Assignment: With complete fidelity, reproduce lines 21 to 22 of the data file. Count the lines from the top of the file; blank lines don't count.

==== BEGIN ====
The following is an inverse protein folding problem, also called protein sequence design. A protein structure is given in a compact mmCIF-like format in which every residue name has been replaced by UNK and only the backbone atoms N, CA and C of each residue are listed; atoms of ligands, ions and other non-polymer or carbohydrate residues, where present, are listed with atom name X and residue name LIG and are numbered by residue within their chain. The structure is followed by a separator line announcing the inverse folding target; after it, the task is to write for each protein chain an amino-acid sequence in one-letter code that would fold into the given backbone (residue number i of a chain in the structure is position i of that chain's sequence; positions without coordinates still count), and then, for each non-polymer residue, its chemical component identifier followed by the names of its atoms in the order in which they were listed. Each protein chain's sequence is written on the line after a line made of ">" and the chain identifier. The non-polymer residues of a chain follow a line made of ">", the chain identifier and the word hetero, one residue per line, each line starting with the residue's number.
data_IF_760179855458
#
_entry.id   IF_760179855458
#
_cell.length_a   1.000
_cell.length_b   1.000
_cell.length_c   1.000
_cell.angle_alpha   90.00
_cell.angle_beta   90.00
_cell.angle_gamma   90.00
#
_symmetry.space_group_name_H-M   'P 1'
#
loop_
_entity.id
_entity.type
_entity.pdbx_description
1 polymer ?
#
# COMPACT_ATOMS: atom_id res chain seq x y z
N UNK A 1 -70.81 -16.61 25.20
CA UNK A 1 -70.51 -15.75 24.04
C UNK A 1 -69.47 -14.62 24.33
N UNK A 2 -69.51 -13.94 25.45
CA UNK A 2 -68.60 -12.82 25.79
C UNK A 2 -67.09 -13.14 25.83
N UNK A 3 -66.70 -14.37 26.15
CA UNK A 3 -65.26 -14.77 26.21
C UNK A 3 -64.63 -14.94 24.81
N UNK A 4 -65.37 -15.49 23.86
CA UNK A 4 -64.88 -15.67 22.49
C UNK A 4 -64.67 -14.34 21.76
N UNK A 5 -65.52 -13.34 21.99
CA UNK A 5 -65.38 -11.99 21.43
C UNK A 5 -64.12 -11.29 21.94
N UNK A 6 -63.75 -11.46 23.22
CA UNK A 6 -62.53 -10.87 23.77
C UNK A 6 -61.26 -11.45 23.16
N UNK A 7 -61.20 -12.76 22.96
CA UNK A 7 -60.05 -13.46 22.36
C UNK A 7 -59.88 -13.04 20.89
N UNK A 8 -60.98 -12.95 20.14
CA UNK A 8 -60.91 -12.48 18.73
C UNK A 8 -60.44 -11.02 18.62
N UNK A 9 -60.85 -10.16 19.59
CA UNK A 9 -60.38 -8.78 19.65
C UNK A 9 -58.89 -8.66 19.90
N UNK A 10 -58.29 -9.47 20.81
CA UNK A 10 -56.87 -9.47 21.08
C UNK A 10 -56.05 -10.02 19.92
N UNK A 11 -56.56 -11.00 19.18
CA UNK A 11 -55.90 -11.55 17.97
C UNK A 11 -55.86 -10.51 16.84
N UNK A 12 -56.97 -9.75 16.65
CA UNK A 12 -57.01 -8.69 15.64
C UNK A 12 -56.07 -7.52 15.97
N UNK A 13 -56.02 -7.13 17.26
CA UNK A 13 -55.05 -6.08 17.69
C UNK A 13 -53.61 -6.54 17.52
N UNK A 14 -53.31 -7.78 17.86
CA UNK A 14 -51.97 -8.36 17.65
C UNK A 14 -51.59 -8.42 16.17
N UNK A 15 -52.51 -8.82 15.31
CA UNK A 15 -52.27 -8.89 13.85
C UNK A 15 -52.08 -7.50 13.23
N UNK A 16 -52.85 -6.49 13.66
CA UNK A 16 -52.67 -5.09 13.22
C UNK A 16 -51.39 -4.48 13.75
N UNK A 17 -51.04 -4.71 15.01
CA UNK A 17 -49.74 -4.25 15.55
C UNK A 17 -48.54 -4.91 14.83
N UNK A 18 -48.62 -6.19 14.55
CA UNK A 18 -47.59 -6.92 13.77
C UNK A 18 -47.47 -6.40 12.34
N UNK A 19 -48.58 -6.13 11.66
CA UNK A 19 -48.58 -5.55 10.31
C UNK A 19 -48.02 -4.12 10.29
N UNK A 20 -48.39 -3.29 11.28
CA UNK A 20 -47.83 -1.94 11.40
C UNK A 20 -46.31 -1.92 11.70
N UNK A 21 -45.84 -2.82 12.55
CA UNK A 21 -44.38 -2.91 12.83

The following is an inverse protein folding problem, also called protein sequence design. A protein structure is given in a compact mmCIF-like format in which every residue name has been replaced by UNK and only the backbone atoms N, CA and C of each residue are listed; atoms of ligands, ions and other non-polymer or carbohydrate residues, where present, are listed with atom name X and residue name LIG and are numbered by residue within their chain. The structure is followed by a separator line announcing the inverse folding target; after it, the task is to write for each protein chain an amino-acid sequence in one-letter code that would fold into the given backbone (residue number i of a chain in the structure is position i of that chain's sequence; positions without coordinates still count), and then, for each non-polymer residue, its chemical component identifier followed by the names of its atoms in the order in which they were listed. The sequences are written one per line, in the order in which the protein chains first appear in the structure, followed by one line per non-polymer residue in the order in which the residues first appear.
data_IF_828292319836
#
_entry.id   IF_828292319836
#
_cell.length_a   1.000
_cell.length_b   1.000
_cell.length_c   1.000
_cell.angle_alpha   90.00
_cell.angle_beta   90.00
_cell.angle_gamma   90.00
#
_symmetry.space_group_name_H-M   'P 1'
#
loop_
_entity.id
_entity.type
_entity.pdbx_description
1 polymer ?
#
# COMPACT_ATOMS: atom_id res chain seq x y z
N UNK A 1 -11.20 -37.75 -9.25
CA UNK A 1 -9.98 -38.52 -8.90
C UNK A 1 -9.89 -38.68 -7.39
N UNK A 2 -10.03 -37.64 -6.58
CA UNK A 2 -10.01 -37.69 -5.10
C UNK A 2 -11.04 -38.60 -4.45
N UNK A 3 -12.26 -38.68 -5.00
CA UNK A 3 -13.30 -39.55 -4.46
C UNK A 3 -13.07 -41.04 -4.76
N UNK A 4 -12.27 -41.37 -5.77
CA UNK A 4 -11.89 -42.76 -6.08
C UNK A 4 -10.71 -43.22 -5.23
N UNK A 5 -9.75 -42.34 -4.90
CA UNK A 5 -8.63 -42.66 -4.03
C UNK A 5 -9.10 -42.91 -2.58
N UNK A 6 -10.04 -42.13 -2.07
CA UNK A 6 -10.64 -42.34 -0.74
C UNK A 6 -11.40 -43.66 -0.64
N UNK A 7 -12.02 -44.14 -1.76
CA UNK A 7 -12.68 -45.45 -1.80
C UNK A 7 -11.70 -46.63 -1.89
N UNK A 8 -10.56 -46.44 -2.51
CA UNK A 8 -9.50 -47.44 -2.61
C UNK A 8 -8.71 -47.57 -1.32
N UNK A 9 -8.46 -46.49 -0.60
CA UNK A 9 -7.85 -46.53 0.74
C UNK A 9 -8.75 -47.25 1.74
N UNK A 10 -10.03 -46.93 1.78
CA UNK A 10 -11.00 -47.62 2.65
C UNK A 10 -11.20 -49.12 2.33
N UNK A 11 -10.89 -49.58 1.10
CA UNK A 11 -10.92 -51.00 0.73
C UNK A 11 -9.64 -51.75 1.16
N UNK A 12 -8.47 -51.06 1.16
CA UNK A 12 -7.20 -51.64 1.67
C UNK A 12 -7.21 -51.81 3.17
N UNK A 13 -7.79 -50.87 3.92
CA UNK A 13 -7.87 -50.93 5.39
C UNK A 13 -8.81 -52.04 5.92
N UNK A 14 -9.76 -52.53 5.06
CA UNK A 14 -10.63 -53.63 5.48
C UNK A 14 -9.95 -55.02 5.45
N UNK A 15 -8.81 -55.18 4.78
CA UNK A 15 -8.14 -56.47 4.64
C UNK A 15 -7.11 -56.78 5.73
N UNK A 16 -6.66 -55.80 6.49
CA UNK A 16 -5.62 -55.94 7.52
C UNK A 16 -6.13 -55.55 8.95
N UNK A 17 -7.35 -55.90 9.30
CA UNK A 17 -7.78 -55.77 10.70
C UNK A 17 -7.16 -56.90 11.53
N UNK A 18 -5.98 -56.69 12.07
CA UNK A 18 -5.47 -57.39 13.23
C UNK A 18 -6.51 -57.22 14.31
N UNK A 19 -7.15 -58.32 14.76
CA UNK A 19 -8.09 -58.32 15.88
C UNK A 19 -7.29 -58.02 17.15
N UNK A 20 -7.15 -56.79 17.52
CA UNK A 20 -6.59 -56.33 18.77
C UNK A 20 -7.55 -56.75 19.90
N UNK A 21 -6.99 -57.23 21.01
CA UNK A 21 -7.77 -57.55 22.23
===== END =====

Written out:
# COMPACT_ATOMS: atom_id res chain seq x y z
N UNK A 1 -70.81 -16.61 25.20